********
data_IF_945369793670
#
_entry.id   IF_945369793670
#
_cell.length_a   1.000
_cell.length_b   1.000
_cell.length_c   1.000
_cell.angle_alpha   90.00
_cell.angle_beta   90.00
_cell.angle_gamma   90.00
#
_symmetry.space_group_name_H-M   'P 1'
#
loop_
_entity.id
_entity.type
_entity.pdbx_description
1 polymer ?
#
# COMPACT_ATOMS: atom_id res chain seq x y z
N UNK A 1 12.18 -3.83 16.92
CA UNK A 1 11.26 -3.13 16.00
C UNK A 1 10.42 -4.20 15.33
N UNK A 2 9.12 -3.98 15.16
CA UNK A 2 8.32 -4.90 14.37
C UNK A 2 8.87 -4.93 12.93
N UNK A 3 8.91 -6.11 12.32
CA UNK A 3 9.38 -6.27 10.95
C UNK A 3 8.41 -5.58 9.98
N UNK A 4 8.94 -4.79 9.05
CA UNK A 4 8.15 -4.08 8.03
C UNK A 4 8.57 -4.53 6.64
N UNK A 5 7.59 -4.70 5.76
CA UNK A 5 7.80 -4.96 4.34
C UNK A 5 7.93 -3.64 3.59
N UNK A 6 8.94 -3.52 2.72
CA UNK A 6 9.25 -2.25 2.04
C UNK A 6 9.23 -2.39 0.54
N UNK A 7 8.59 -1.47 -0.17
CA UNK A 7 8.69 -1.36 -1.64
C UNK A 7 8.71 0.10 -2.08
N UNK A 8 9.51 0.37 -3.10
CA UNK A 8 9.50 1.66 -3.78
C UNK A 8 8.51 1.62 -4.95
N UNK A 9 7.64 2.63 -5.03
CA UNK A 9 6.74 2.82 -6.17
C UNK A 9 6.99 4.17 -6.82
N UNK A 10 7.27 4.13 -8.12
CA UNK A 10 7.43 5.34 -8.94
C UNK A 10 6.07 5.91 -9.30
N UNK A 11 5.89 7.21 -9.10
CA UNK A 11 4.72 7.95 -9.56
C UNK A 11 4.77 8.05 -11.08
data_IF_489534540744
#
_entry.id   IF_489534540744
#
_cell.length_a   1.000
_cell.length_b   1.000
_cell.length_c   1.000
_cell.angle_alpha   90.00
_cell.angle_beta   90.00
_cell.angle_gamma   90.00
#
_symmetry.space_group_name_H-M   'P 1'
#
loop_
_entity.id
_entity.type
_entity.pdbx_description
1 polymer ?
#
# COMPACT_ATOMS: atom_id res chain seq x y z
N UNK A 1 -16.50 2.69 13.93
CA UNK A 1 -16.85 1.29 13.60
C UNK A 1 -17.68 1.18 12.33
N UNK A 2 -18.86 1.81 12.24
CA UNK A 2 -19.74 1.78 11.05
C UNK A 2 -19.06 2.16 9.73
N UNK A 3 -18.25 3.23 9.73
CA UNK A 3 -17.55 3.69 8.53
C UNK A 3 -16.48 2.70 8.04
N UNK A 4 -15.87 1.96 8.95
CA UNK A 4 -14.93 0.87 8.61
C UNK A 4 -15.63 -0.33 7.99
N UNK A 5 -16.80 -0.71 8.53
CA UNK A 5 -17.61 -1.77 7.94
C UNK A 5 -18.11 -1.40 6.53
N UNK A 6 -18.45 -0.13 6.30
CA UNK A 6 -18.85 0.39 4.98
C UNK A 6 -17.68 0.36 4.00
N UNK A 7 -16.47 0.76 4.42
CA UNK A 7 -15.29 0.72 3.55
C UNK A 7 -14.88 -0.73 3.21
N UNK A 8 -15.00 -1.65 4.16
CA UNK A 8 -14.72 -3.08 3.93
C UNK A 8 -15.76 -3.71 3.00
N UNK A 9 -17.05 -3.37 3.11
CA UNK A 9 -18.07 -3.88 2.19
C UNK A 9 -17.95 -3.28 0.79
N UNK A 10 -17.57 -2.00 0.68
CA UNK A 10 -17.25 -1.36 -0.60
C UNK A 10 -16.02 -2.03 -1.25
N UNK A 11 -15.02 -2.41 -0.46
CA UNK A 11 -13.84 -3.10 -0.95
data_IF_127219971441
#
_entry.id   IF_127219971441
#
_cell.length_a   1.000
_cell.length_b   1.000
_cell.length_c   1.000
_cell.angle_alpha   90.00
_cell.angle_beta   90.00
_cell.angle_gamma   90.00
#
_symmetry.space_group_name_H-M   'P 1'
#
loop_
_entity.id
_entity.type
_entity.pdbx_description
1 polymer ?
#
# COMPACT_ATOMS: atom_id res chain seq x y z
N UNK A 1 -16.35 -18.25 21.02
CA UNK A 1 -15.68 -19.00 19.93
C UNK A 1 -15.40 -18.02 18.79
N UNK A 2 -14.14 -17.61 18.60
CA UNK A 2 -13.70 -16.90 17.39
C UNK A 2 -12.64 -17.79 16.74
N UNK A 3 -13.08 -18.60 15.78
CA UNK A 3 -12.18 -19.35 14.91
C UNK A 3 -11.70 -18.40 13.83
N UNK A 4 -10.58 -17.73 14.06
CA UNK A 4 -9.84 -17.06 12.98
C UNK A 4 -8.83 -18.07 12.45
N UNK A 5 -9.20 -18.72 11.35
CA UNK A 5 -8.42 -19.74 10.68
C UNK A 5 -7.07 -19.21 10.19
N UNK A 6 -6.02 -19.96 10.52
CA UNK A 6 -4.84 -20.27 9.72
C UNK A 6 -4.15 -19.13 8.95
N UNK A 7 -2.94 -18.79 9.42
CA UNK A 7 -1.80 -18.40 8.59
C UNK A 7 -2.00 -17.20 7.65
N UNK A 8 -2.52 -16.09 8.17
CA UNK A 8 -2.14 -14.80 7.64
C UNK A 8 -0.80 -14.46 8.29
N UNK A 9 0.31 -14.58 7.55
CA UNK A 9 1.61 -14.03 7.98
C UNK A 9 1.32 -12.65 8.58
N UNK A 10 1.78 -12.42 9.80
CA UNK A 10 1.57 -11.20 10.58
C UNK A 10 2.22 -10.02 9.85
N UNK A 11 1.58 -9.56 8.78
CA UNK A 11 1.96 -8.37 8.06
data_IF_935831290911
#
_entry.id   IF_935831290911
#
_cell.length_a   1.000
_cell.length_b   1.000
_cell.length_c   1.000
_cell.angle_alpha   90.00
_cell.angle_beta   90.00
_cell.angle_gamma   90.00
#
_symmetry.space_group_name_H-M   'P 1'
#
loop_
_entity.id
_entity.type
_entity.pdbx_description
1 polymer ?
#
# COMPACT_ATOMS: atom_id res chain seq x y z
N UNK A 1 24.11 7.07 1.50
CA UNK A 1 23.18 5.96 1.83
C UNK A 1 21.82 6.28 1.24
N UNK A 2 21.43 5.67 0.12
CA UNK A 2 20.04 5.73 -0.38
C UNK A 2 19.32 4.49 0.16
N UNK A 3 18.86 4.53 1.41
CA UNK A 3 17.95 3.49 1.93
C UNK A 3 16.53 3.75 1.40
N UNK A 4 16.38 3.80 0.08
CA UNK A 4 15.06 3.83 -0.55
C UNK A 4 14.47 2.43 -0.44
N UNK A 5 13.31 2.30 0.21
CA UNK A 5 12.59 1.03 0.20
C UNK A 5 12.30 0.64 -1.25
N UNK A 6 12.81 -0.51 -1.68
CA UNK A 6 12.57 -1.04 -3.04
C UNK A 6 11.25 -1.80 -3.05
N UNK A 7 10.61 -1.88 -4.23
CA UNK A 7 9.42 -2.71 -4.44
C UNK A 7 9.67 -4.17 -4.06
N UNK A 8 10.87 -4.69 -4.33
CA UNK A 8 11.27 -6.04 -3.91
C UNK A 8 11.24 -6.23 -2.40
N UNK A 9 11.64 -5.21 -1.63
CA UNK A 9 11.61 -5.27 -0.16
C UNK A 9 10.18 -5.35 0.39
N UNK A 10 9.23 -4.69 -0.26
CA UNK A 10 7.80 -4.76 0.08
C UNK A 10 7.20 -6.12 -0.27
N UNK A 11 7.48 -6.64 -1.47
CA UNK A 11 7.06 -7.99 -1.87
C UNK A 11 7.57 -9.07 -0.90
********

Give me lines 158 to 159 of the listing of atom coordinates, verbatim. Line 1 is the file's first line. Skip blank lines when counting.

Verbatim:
data_IF_935831290911
#